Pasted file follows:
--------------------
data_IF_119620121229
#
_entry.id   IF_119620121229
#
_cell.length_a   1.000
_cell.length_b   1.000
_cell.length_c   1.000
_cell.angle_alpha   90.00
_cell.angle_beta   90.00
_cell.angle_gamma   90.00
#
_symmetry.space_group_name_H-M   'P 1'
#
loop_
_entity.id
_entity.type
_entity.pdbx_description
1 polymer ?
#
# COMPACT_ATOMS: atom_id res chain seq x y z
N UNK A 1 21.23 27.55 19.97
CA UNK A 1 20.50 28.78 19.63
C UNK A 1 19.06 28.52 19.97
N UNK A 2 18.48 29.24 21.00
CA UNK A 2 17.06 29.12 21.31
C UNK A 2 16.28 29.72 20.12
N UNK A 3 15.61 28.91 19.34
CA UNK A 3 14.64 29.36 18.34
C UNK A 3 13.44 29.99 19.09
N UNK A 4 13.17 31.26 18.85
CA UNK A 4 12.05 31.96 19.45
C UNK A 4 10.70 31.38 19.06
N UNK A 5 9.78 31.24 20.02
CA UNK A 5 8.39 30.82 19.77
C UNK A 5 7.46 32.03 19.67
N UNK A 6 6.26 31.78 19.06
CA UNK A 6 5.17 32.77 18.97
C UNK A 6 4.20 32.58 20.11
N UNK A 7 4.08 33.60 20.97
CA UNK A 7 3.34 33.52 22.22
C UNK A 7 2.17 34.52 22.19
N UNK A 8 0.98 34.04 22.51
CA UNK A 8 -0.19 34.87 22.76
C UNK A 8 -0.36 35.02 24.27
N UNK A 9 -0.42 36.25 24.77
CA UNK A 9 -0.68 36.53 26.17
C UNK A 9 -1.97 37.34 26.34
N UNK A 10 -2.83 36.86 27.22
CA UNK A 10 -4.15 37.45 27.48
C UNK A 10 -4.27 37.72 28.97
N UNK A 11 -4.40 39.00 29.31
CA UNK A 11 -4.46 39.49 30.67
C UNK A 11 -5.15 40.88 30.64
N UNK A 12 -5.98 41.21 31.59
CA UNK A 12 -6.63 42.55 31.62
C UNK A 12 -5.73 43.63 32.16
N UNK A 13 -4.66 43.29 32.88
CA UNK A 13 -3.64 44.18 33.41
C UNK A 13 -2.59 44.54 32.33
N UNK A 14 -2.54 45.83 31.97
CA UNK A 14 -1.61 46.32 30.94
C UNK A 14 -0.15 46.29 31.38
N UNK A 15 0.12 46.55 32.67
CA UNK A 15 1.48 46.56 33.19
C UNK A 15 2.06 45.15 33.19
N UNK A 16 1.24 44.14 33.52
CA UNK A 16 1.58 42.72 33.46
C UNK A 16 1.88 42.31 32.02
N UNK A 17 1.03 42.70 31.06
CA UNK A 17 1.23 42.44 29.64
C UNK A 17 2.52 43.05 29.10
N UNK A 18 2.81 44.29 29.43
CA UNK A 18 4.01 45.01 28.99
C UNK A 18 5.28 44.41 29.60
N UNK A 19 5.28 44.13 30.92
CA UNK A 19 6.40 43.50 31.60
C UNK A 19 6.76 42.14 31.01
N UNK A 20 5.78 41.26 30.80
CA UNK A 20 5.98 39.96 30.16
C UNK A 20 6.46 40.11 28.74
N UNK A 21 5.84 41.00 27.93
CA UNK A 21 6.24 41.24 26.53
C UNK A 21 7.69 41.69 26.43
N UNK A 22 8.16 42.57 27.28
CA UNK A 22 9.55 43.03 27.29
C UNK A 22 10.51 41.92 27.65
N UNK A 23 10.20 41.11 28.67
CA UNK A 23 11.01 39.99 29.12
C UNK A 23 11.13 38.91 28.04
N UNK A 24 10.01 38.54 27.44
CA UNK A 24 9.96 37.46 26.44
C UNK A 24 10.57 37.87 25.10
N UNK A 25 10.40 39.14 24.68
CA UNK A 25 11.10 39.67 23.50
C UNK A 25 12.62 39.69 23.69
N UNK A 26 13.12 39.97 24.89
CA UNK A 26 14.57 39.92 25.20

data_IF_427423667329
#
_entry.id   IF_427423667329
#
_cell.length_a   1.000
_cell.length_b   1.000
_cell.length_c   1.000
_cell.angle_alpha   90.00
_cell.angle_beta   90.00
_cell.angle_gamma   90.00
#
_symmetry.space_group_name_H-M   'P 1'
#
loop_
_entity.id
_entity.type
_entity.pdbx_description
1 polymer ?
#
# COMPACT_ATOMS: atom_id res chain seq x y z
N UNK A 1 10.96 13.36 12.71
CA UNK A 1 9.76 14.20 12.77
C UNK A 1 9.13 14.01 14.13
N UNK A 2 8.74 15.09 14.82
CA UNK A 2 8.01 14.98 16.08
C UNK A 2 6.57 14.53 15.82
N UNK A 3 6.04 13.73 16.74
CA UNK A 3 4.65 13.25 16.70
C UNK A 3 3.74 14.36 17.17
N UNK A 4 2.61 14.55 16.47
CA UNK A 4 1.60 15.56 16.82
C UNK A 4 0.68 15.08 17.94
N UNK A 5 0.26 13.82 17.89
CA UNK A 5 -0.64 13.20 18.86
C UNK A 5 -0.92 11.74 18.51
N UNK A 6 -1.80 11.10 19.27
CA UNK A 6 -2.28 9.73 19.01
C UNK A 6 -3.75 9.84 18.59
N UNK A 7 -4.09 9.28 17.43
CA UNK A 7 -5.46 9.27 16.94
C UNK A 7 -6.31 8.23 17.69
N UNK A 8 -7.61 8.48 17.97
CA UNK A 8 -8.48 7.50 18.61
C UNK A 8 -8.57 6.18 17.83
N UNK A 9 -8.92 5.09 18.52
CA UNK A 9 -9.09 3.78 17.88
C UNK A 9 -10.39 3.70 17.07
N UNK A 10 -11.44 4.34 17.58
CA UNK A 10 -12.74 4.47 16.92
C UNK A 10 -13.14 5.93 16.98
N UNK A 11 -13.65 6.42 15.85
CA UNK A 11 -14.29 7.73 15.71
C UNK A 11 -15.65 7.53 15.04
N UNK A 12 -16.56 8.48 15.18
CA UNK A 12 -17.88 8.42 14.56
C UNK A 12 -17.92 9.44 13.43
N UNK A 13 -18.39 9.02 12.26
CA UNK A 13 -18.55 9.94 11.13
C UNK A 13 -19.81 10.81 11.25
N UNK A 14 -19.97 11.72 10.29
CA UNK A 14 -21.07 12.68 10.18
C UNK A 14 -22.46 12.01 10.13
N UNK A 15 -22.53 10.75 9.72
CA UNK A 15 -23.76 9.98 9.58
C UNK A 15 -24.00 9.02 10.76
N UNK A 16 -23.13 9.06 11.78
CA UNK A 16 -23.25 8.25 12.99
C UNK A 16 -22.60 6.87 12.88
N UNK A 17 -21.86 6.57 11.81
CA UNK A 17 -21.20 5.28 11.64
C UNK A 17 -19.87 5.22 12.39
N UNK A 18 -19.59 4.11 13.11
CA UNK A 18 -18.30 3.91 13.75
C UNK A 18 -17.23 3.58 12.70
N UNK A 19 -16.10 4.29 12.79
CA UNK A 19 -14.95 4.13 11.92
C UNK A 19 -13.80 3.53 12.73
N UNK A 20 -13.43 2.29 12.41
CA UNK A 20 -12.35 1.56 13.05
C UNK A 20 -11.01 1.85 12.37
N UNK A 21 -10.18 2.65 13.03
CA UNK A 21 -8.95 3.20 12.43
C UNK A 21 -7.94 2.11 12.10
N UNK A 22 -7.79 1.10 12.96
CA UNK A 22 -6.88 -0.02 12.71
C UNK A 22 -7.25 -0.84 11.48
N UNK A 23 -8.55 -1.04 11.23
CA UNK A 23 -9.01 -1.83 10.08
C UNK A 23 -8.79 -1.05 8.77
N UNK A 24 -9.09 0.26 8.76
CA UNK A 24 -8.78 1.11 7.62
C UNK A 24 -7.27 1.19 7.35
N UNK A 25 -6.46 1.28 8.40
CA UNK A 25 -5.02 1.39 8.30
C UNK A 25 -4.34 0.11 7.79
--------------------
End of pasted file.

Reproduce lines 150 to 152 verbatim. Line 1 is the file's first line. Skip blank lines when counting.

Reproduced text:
C UNK A 11 -15.65 7.53 15.04
N UNK A 12 -16.56 8.48 15.18
CA UNK A 12 -17.88 8.42 14.56